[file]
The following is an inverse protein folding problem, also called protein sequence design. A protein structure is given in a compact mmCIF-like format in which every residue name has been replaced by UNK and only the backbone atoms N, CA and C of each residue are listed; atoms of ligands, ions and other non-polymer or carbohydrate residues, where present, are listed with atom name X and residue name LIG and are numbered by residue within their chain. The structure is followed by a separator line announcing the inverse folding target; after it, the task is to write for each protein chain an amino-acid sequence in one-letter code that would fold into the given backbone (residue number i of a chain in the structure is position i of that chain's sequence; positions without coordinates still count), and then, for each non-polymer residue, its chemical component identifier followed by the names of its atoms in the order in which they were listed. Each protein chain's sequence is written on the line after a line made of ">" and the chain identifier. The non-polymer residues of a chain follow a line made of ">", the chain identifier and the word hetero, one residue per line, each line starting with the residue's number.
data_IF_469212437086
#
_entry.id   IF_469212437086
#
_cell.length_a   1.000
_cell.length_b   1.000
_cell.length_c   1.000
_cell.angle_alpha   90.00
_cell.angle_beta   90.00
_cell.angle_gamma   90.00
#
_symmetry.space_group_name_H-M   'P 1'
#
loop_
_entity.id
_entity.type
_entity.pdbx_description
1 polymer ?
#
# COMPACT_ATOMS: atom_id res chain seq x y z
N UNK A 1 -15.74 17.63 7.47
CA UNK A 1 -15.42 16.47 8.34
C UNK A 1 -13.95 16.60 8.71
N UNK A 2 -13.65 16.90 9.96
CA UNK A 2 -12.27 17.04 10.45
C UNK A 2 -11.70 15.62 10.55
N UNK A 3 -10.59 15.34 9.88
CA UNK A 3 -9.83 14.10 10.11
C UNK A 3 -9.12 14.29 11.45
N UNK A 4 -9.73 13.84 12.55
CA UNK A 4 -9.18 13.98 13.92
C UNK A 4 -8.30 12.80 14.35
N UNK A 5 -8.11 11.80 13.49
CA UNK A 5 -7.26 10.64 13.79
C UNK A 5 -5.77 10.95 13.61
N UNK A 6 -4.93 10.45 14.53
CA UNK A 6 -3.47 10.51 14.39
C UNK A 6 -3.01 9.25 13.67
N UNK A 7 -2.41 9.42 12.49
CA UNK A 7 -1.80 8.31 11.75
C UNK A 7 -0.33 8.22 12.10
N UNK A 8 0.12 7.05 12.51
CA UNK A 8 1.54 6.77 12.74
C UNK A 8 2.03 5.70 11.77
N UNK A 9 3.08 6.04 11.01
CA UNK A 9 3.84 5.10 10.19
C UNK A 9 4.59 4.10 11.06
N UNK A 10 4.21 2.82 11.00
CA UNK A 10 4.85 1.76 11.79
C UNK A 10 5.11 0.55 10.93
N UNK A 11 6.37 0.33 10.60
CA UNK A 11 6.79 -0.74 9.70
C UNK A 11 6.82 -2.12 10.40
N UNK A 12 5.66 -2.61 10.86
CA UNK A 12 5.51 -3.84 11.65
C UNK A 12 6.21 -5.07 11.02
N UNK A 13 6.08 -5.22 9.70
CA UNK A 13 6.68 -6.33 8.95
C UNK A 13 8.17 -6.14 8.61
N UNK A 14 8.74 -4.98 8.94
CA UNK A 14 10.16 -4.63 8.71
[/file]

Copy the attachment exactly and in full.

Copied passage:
The following is an inverse protein folding problem, also called protein sequence design. A protein structure is given in a compact mmCIF-like format in which every residue name has been replaced by UNK and only the backbone atoms N, CA and C of each residue are listed; atoms of ligands, ions and other non-polymer or carbohydrate residues, where present, are listed with atom name X and residue name LIG and are numbered by residue within their chain. The structure is followed by a separator line announcing the inverse folding target; after it, the task is to write for each protein chain an amino-acid sequence in one-letter code that would fold into the given backbone (residue number i of a chain in the structure is position i of that chain's sequence; positions without coordinates still count), and then, for each non-polymer residue, its chemical component identifier followed by the names of its atoms in the order in which they were listed. Each protein chain's sequence is written on the line after a line made of ">" and the chain identifier. The non-polymer residues of a chain follow a line made of ">", the chain identifier and the word hetero, one residue per line, each line starting with the residue's number.
data_IF_469212437086
#
_entry.id   IF_469212437086
#
_cell.length_a   1.000
_cell.length_b   1.000
_cell.length_c   1.000
_cell.angle_alpha   90.00
_cell.angle_beta   90.00
_cell.angle_gamma   90.00
#
_symmetry.space_group_name_H-M   'P 1'
#
loop_
_entity.id
_entity.type
_entity.pdbx_description
1 polymer ?
#
# COMPACT_ATOMS: atom_id res chain seq x y z
N UNK A 1 -15.74 17.63 7.47
CA UNK A 1 -15.42 16.47 8.34
C UNK A 1 -13.95 16.60 8.71
N UNK A 2 -13.65 16.90 9.96
CA UNK A 2 -12.27 17.04 10.45
C UNK A 2 -11.70 15.62 10.55
N UNK A 3 -10.59 15.34 9.88
CA UNK A 3 -9.83 14.10 10.11
C UNK A 3 -9.12 14.29 11.45
N UNK A 4 -9.73 13.84 12.55
CA UNK A 4 -9.18 13.98 13.92
C UNK A 4 -8.30 12.80 14.35
N UNK A 5 -8.11 11.80 13.49
CA UNK A 5 -7.26 10.64 13.79
C UNK A 5 -5.77 10.95 13.61
N UNK A 6 -4.93 10.45 14.53
CA UNK A 6 -3.47 10.51 14.39
C UNK A 6 -3.01 9.25 13.67
N UNK A 7 -2.41 9.42 12.49
CA UNK A 7 -1.80 8.31 11.75
C UNK A 7 -0.33 8.22 12.10
N UNK A 8 0.12 7.05 12.51
CA UNK A 8 1.54 6.77 12.74
C UNK A 8 2.03 5.70 11.77
N UNK A 9 3.08 6.04 11.01
CA UNK A 9 3.84 5.10 10.19
C UNK A 9 4.59 4.10 11.06
N UNK A 10 4.21 2.82 11.00
CA UNK A 10 4.85 1.76 11.79
C UNK A 10 5.11 0.55 10.93
N UNK A 11 6.37 0.33 10.60
CA UNK A 11 6.79 -0.74 9.70
C UNK A 11 6.82 -2.12 10.40
N UNK A 12 5.66 -2.61 10.86
CA UNK A 12 5.51 -3.84 11.65
C UNK A 12 6.21 -5.07 11.02
N UNK A 13 6.08 -5.22 9.70
CA UNK A 13 6.68 -6.33 8.95
C UNK A 13 8.17 -6.14 8.61
N UNK A 14 8.74 -4.98 8.94
CA UNK A 14 10.16 -4.63 8.71